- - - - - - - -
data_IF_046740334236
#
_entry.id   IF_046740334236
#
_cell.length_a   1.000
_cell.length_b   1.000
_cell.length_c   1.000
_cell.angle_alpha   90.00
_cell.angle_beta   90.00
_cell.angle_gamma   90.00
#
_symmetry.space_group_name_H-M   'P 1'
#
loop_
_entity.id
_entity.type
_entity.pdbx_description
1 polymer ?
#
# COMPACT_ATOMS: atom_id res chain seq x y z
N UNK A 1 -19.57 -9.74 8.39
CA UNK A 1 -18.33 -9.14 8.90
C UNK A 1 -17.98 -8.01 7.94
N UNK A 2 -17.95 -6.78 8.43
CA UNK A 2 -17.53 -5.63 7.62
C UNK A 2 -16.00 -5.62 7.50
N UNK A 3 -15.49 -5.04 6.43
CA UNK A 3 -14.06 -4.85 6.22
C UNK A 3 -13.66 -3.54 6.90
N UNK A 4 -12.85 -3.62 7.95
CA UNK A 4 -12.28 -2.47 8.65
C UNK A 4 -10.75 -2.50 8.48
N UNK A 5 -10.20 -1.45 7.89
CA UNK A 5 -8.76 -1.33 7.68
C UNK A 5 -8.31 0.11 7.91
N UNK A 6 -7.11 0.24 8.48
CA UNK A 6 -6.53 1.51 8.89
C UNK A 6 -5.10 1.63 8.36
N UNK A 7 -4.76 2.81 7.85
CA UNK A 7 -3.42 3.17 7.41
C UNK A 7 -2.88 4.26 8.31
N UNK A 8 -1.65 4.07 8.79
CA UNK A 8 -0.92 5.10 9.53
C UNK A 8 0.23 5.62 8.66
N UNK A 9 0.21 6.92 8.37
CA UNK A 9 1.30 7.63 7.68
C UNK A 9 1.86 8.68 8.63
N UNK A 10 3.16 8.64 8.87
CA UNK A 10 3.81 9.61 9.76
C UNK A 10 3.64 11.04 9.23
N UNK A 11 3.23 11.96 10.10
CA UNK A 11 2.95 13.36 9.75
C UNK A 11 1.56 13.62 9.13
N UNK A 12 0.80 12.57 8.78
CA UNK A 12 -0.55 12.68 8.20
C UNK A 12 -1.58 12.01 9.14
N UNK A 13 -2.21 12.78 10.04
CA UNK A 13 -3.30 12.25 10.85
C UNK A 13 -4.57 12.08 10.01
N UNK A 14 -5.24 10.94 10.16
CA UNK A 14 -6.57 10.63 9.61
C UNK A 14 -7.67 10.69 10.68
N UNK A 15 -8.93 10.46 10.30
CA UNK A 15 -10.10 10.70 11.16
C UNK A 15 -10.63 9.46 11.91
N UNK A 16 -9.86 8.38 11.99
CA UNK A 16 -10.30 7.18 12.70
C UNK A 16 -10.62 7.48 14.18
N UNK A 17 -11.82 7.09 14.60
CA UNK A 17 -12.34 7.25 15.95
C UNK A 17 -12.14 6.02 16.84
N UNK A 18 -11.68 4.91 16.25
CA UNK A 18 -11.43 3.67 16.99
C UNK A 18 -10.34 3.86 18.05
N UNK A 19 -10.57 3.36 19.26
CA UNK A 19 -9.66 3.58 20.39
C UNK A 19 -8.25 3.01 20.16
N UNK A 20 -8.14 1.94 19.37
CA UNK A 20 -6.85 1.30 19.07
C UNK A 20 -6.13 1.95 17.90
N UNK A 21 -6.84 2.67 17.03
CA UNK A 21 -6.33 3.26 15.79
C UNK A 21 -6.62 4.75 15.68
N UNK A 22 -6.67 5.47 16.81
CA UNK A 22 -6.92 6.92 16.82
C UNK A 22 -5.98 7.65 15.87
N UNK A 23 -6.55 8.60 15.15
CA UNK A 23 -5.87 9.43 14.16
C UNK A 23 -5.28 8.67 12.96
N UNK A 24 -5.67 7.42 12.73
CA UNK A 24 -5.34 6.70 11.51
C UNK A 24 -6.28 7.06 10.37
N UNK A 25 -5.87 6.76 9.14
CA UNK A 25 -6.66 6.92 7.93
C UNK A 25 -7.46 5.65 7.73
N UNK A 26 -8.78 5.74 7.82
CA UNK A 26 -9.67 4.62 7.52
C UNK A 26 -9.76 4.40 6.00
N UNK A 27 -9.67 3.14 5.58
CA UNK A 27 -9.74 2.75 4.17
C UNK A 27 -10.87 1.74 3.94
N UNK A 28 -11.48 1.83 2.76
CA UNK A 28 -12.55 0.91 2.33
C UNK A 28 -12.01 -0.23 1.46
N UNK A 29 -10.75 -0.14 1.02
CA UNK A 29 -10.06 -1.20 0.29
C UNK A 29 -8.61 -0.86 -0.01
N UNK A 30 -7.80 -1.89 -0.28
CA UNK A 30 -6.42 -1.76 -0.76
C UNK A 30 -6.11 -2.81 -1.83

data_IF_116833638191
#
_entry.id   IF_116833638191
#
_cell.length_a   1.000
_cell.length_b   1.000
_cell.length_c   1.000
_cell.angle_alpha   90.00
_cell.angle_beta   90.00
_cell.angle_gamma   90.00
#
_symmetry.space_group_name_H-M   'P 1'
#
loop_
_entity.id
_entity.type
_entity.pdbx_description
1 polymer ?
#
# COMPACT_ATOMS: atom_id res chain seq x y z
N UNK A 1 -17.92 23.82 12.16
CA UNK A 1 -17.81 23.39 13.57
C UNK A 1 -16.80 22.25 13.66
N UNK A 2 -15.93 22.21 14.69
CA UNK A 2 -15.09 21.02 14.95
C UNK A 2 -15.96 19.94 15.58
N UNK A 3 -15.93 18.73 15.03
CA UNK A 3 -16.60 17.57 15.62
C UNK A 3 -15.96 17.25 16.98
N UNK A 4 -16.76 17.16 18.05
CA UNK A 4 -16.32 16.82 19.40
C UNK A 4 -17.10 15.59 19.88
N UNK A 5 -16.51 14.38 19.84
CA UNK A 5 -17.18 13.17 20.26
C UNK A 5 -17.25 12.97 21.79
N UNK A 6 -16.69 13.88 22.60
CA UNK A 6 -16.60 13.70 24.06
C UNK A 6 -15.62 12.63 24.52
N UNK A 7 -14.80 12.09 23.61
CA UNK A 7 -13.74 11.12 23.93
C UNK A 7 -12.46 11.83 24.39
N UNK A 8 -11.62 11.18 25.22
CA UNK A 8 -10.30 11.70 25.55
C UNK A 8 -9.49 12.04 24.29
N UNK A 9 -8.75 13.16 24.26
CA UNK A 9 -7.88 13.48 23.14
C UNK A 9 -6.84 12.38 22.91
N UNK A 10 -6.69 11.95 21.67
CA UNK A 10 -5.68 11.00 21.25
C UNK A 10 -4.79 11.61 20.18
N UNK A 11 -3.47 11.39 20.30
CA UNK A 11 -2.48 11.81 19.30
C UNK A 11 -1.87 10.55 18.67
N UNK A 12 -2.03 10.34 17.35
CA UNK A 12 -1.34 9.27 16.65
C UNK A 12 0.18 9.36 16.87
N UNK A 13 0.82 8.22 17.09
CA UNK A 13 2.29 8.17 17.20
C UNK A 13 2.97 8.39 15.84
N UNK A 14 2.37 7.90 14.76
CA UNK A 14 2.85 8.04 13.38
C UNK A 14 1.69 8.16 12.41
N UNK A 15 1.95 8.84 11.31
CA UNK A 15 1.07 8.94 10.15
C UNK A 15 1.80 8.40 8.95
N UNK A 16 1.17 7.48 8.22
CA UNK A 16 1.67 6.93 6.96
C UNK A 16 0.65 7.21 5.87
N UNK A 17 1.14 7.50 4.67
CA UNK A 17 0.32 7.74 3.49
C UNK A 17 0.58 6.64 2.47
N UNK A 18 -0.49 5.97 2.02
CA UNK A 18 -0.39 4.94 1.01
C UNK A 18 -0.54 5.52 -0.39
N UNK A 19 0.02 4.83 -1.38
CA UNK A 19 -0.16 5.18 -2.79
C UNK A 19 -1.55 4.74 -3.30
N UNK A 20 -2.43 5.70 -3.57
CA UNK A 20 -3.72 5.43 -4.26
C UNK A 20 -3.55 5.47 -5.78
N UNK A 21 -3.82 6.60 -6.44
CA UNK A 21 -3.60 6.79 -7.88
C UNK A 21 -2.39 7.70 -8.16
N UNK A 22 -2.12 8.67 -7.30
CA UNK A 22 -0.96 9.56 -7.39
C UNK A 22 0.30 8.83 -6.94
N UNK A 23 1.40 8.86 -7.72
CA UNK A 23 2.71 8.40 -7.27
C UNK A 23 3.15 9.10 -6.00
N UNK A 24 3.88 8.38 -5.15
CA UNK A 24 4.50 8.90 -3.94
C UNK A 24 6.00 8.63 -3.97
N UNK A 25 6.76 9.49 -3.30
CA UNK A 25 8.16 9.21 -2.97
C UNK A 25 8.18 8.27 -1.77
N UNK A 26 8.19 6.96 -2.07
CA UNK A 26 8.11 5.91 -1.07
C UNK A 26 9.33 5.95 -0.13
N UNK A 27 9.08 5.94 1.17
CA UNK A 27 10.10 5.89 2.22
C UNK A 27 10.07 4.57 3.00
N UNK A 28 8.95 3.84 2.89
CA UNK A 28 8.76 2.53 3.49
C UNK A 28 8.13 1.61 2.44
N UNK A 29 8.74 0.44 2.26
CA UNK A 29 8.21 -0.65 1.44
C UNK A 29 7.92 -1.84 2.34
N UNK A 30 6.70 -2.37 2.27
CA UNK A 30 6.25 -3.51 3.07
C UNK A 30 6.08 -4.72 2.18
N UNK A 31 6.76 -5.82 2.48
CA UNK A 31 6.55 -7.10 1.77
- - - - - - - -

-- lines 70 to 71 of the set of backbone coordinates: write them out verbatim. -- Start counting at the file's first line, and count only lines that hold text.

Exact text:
CA UNK A 17 -12.34 7.25 15.95
C UNK A 17 -12.14 6.02 16.84